Saturday, March 19, 2011
Visit to CERN
Last weekend I was able to knock off one of my New Year's resolutions and finally headed off to CERN to visit it and learn more about the Large Hadron Collider, the world's largest particle accelerator. We were told ahead of time to arrive early, bring our passport, and not to wear sandals or opened toed shoes, which all make me think we missed something in the tour, since none of those points really mattered.
Our tour started about 30 minutes after we arrived with a presentation on CERN in general. We learned how it was created, how it was responsible for creating things like the world wide web and medical imaging, and how most Swiss French seem to have no idea what "le big bang" was. The video also showed us what went into building the LHC, which is built in a tunnel 100 meters deep and 27 km in circumference throughout Switzerland and France. In order to build it huge machinery weighing hundreds of tons had to be lowered into the tunnels, while measurements had to be so precise as to take into account the tidal movements of the rocks surrounding the tunnels.
Once the presentation was over, a post doc student explained more of what was going on and brought us more up to date (the video presentation was from 2004). He explained how the protons accelerate to .9999999 (he specified seven 9's) the speed of light and then slam into each other. He also explained the various experiments going on, such as ALICE (A Large Ion Collider Experiment), CMS (Compact Muon Spectrometer) and ATLAS (A Toroidal Lhc ApparatuS), which is the building we would go visit.
After this introduction we walked towards ATLAS, around a huge Epcot center looking structure which our post doc didn't really address, stopping in front of the building, where he showed us a painting of what goes on inside the LHC. The painting was on the wall and life-size, but it was an odd spot regardless. He explained how contact happened between the protons (and lead ions) and what was observable and how.
I should say that our video presentation was about 30 minutes long, while the post doc's 'up to speed explanation' was at least another 30 minutes. We then spent a good hour outside looking at this painting. We did, however, get some interesting questions, with the obligatory one about black holes. I found it odd that he didn't seem to have a clearer response to this, but rather asked where the person had heard this before and then rambled on about how all the laws we know in physics would have to change for that to occur. This ended up taking a while also because each response by our post-doc lasted at least 20 minutes. Some of it was interesting, some was just rambling. He obviously loves his job and loves talking about it. I of course asked if he personally believed the Higgs-Boson would be found. I had to prod in a way (he clearly stated his opinion didn't represent CERN's or anyone else's at CERN), but he said he finds it very odd that one fundamental particle could explain all the contradictory laws of physics we have seen. He said experiments done decades ago showed anomalies that convinced researchers at the time of the existence of the Higgs, but he thinks we'll rather have to change some of our laws regarding super symmetry. I might have followed up, but it's very easy to feel dumb when talking there.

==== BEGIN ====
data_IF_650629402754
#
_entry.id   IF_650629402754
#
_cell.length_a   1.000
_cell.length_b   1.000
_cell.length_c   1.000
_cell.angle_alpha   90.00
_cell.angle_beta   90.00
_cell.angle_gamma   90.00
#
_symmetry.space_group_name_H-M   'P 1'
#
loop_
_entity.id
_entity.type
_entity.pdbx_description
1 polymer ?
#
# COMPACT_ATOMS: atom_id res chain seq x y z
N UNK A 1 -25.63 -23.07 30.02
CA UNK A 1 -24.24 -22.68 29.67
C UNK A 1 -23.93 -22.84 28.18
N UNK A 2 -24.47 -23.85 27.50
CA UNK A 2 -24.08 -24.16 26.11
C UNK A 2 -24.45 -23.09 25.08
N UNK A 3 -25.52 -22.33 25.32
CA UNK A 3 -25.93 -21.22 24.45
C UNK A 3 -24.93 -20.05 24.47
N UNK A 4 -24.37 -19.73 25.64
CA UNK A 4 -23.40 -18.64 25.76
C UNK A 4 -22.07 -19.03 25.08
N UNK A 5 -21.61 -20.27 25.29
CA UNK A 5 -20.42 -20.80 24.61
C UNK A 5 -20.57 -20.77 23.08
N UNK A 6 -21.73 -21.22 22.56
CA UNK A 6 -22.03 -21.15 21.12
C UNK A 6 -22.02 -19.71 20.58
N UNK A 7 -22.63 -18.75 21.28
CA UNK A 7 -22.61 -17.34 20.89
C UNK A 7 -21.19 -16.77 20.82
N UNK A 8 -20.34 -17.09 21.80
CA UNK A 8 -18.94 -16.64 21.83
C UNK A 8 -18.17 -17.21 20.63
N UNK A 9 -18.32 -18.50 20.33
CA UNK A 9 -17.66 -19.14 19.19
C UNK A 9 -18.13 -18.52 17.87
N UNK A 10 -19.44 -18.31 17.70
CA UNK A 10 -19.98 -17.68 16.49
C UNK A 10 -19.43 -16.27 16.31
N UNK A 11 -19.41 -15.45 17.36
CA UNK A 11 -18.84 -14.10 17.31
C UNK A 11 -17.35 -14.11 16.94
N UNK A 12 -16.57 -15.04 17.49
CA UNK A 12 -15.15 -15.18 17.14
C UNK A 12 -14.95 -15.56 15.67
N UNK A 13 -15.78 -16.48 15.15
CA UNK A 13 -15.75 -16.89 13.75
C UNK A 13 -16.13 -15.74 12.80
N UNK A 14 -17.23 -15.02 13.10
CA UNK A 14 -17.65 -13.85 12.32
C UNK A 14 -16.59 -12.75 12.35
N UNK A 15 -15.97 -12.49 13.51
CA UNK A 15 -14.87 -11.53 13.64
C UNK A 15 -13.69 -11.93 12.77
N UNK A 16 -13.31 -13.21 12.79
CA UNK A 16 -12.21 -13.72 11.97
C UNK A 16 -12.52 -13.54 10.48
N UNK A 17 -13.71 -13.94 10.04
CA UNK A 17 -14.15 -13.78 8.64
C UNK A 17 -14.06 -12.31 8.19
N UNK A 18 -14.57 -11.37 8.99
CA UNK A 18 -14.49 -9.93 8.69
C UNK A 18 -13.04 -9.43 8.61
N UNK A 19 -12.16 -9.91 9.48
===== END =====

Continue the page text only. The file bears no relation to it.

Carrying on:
After this we headed into ATLAS. Here, unfortunately, we weren't allowed to see the LHC because since 2009 they've been revving it up for experiments. I imagine having tours there could disrupt the experiments (although dropping sandwiches is an occupational hazard, I guess). So we watched people working on the LHC from behind a glass window, which makes me wonder how productive they can be, with countless tours observing them.
Here our guide used a powerpoint presentation to go into more detail about the collider, for instance how the smaller rings act as boosters to slingshot the protons from about 0.98c to the famous 0.9999999c in the LHC proper. He also showed how the Higgs boson should fit into the grand scheme of things in the universe, including muons, gluons and tauons.
This led us to the final 3D presentation, showing people building the LHC and how it looks inside. That ended our 4 hour and 30 minute tour of CERN, where we used no passports and opened-toed sandals would've been fine. I found out later that 2 people tried to sneak out after a few hours, but apparently the gates had been closed behind us. I guess CERN really wants us to learn stuff. There was also one girl who was interested in working at CERN, and seemed fascinated with the tauon.
This was pretty much it. Photos can be seen here and I can cross this one off the list.